Another object of this invention is to provide a water conservation system in accordance with the preceding object and capable of diverting water falling downward through an associated downspout up to a predetermined flow rate for irrigation purposes along an associated building wall.

Yet another important object of this invention is to provide a downspout water conservation system in accordance with the preceding objects and which will also be capable of conventional downspout lower end discharge of excess water flowing downwardly through the downspout above the heretofore mentioned predetermined rate.

Still another object of this invention is to provide a downspout water conservation system including structure whereby, in the event of long periods without rain, water may be supplied to the lower end of the downspout (from a conventional garden hose or the like) and conveyed and discharged at points spaced along the aforementioned building wall.

A final object of this invention to be specifically enumerated herein is to provide a downspout water conservation system in accordance with the preceding objects and which will conform to conventional forms of manufacture, be of simple construction and easy to use so as to provide a device that will be economically feasible, long lasting and relatively trouble free in operation.

These together with other objects and advantages which will become subsequently apparent reside in the details of construction and operation as more fully hereinafter described and claimed, reference being had to the accompanying drawings forming a part hereof, wherein like numerals refer to like parts throughout.

BRIEF DESCRIPTION OF THE DRAWINGS

FIG. 1 is a side elevational view of a conventional residential building including a roof with a conventional rain water collecting gutter and downspout system and wherein the lower extremities of the downspouts of the system are constructed in accordance with the present invention for watering vegetation spaced along a wall of the building over which an eaves portion of the roof projects considerably.

FIG. 2 is an enlarged fragmentary vertical section view of the lower portion of the downspout illustrated at the right hand side of FIG. 1.

FIG. 3 is a fragmentary horizontal sectional view taken substantially upon the plane indicated by the section line 3--3 of FIG. 2.

FIGS. 4, 5 and 6 are top plan views of connecting fittings which may be used at the upper and lower ends of FIG. 2 and illustrating connecting fittings by which rectangular, circular and square downspout sections may be connected to the downspout water adaptor portion of the invention.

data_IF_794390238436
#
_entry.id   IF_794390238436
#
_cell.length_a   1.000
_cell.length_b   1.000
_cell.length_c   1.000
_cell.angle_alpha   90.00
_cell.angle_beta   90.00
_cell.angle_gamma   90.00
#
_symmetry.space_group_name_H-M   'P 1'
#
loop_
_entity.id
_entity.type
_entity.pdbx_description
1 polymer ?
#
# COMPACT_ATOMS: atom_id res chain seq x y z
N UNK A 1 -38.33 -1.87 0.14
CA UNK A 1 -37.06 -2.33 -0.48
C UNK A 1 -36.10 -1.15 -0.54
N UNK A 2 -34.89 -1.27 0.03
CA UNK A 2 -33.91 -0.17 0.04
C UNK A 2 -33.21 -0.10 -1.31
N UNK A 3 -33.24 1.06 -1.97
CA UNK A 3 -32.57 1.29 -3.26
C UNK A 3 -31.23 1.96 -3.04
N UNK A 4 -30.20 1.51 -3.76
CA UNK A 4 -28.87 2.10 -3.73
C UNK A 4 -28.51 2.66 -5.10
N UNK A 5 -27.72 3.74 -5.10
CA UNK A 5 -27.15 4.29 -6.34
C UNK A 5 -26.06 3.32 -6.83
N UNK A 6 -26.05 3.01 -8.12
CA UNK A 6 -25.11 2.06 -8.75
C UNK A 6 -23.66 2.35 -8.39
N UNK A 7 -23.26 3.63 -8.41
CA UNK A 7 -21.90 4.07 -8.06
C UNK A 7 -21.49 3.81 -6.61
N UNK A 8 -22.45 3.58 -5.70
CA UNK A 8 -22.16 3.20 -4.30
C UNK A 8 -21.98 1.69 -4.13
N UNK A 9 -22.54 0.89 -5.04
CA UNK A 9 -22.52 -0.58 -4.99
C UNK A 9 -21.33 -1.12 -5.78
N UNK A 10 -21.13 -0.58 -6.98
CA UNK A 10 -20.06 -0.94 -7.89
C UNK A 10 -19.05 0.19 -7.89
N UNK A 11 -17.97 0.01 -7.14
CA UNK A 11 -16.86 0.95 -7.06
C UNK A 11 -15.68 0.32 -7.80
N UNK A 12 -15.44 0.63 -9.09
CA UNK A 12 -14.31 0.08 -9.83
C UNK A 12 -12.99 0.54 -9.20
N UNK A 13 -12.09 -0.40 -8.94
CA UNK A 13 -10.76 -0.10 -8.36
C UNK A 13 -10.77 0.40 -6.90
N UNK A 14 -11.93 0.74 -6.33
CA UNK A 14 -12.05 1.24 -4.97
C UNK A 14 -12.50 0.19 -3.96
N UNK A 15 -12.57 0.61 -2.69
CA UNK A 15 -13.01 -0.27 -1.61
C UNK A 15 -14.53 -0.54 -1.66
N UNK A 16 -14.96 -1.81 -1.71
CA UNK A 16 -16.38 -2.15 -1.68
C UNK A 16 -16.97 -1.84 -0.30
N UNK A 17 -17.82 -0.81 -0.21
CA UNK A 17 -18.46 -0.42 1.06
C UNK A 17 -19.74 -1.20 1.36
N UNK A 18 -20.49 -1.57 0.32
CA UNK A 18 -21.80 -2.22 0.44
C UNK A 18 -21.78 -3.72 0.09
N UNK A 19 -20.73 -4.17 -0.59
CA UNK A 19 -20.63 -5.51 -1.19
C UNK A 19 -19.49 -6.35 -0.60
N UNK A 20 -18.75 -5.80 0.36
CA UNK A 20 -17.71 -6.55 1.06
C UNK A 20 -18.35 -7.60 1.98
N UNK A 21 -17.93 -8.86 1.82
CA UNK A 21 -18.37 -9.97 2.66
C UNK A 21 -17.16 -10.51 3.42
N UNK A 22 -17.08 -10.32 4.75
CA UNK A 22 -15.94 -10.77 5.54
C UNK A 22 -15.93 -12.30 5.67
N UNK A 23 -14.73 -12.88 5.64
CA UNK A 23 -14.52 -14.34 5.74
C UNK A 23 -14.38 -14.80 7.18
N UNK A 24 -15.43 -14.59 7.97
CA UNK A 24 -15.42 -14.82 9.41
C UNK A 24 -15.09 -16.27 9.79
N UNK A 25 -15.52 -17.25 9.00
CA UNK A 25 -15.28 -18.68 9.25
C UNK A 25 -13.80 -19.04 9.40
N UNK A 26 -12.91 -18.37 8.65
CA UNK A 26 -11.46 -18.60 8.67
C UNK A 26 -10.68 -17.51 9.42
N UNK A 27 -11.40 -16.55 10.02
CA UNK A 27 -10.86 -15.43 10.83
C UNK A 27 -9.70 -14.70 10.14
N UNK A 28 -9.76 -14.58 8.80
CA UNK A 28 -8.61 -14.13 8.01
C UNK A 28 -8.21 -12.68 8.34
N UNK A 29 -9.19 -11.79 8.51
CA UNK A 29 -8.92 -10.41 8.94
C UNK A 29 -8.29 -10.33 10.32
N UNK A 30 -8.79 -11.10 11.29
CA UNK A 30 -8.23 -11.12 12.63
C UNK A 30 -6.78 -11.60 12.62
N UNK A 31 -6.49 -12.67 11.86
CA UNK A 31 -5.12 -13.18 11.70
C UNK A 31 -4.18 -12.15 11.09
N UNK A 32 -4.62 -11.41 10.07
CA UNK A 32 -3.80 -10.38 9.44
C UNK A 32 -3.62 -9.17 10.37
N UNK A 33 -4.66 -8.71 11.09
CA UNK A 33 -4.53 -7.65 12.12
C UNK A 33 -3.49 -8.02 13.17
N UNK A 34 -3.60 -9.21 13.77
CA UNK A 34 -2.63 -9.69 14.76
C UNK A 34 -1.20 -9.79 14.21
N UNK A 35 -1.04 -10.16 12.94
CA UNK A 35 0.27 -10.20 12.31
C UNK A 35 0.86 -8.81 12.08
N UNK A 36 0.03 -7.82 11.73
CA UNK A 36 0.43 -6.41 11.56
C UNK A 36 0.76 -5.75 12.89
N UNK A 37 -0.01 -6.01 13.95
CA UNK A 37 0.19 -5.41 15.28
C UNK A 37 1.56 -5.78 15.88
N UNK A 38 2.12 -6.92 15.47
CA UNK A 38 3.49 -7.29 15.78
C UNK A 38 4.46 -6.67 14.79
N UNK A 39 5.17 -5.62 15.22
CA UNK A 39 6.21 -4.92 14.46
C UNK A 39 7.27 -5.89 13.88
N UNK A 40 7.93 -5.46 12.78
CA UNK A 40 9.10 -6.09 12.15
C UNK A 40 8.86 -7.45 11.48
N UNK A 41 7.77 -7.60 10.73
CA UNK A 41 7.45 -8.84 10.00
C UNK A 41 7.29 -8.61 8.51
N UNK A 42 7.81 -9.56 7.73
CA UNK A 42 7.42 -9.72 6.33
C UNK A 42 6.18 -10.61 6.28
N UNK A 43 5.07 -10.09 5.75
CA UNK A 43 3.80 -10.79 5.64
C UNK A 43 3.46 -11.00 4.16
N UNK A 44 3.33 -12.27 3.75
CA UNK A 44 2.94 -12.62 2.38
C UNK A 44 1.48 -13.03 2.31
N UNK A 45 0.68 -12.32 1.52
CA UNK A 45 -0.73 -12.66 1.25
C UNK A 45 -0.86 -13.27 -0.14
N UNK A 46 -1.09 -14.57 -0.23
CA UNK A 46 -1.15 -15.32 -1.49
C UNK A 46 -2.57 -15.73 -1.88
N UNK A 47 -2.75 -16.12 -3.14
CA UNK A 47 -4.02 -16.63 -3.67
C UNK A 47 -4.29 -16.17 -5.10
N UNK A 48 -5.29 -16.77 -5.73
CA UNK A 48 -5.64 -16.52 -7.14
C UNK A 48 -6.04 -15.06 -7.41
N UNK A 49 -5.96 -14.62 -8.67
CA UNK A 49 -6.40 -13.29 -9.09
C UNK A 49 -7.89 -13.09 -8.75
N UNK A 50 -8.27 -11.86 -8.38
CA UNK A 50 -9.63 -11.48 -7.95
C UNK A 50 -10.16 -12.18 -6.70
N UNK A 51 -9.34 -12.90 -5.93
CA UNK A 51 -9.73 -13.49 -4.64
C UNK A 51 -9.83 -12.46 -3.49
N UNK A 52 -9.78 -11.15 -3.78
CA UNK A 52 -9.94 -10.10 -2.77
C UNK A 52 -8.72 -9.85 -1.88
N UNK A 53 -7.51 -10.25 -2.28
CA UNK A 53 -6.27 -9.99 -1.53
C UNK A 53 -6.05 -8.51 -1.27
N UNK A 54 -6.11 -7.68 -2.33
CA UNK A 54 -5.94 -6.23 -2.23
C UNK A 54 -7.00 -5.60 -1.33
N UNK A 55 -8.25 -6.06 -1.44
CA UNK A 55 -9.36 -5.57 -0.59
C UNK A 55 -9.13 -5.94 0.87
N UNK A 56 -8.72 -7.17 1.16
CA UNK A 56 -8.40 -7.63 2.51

DETAILED DESCRIPTION OF THE PREFERRED EMBODIMENT OF THE INVENTION

Referring now more specifically to FIG. 1 of the drawings, the numeral 10 generally designates a conventional residential building including a roof structure 12. The roof structure 12 includes peripheral eaves 16, 18 and 20 which project considerably horizontally outwardly of corresponding walls 22, 24 and 26 of the building 10. The roof structure 12 also includes peripheral gutters 28, 30 and 32 extending along the walls 22, 24 and 26 outwardly thereof and the gutters include downspouts 34 and 36 at the opposite ends of the wall 26.

Each of the downspouts 34 and 36 is equipped with a water conservation diversion adaptor referred to in general by the reference numeral 38.and each adaptor 38 incorporates an upstanding tubular body 40 preferably constructed of durable plastic so as to be long lasting and relatively inexpensive to produce.

Each downspout 34 and 36 has an intermediate portion thereof immediately above the lower end discharge elbow 42 cut away and the corresponding adaptor 38 is installed in place of the cut away portion. An upper tubular adaptor 44 establishes a fluid type connection between the upper portion of each downspout 34 and the upper end of the corresponding body 40 while a lower adaptor 46 establishes a fluid type connection between the lower end of the corresponding body 40 and the associated downspout lower terminal end discharge elbow 42.

The downspout 34 and elbow 42 illustrated in FIGS. 1 and 2 are substantially rectangular in configuration and the adaptor 44 illustrated in FIG. 2 has a plan configuration such as that illustrated in FIG. 4. However, if the downspout 34 and elbow 42 are circular, the adaptors 44 and 46 have a plan configuration such as that illustrated at 44A in FIG. 5. On the other hand, if the downspout 34 and elbow 42 are square in cross section, the adaptor 44 has a plan configuration such as that illustrated at 44B in FIG. 6.

The adaptor 38 includes opposite outer and inner walls 48 and 50 interconnected by opposite side walls 52 and 54. In addition, an upstanding transverse weir panel 56 extends between the side walls 52 and 54 and is spaced slightly inwardly of the inner wall 50. The weir panel 56 terminates upwardly a spaced distance below the upper end of the body 40 and extends downwardly to the lower open end of the body 40. The upper end of the body 40 also is open and includes an inclined baffle panel 58 extending inwardly and downwardly from the upper end of the inner wall 50 between the side walls 52 and 54 to a point spaced slightly above and inwardly of the upper end of the weir panel 56.

The body 40 includes a tubular inlet fitting 60 opening inwardly to the interior of the body 40 through the outer wall 48 at a level spaced approximately 1/3 the height of the body 40 above the lower end thereof. The fitting 60 extends outwardly of the outer wall 48 and may be of any suitable construction such that the male discharge end 62 of a garden hose 64 or the like may be removably sealingly communicated therewith through the utilization of suitable coupling structure 66.

In addition, the side walls 52 and 54 include tubular outlet fittings 68 and 70 opening outwardly thereof, the fittings 68 and 70 being coupled to plastic water delivery pipes 72 and 74 through the utilization of a fitting 76 and an elbow 78.